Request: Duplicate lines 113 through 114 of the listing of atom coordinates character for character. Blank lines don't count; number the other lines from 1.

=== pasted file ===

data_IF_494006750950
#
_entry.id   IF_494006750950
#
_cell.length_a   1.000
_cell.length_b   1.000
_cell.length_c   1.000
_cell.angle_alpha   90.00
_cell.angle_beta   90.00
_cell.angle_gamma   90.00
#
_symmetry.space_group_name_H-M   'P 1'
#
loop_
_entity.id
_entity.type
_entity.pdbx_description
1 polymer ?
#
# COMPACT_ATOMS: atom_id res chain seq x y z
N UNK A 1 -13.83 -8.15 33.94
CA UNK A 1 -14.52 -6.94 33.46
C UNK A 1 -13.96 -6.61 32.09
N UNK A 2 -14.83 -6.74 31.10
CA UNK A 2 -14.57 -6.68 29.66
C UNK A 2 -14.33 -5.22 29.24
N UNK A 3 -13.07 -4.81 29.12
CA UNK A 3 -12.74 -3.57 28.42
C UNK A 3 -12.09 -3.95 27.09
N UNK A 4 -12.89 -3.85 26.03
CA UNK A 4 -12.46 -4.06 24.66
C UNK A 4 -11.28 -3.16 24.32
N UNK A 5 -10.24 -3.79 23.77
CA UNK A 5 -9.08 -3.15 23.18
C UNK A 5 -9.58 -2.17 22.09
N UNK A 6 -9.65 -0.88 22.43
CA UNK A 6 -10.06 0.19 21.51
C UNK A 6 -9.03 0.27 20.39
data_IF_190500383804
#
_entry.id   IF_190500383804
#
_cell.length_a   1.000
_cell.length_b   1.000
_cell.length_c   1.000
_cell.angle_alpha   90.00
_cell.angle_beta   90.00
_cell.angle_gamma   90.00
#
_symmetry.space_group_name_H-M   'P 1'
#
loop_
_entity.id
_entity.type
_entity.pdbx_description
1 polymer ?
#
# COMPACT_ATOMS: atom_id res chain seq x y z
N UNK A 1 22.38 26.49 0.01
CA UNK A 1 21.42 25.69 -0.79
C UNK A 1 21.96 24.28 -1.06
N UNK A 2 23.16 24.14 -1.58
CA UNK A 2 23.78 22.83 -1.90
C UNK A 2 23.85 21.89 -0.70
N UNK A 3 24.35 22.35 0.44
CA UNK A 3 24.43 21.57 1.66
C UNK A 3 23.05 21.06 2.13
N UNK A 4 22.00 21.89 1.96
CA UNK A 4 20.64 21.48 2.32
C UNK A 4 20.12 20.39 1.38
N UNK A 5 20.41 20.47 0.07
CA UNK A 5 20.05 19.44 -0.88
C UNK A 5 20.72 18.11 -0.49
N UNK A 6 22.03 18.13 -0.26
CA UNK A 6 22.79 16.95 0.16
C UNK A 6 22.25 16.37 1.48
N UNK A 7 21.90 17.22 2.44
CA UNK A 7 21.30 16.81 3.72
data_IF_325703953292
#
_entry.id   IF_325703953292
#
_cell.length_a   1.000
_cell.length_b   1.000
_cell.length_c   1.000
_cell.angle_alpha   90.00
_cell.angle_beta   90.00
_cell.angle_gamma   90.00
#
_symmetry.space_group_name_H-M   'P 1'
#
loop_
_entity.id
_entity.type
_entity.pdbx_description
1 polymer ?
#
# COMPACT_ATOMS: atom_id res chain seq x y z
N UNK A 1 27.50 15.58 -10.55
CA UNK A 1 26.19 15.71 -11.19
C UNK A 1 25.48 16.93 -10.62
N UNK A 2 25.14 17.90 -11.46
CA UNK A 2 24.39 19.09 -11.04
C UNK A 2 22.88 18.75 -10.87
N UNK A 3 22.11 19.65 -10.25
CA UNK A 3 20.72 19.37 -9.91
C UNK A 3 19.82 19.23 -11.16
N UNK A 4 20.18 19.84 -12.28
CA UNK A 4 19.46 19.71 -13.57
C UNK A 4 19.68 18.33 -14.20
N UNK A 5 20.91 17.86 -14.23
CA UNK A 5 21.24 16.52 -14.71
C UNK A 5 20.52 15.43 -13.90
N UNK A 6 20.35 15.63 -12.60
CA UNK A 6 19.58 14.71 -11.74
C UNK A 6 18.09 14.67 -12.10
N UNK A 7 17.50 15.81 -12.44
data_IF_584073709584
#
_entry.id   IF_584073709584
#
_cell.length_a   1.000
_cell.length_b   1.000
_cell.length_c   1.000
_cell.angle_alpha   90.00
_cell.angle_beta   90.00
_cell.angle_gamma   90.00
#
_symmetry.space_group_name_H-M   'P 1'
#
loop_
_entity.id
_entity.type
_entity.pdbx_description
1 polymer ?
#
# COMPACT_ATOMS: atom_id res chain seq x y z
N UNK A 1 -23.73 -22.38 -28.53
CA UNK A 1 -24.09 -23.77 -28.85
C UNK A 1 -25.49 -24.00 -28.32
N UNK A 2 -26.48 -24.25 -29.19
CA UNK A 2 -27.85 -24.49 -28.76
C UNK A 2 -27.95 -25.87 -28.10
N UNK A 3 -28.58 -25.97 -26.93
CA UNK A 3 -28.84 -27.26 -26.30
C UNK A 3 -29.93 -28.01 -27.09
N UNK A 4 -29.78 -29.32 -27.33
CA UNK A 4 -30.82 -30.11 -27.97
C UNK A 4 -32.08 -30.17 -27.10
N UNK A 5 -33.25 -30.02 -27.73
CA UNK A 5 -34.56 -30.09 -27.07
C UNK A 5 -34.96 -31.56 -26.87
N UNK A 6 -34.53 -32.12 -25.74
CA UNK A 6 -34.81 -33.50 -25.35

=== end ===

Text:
C UNK A 5 20.52 15.43 -13.90
N UNK A 6 20.35 15.63 -12.60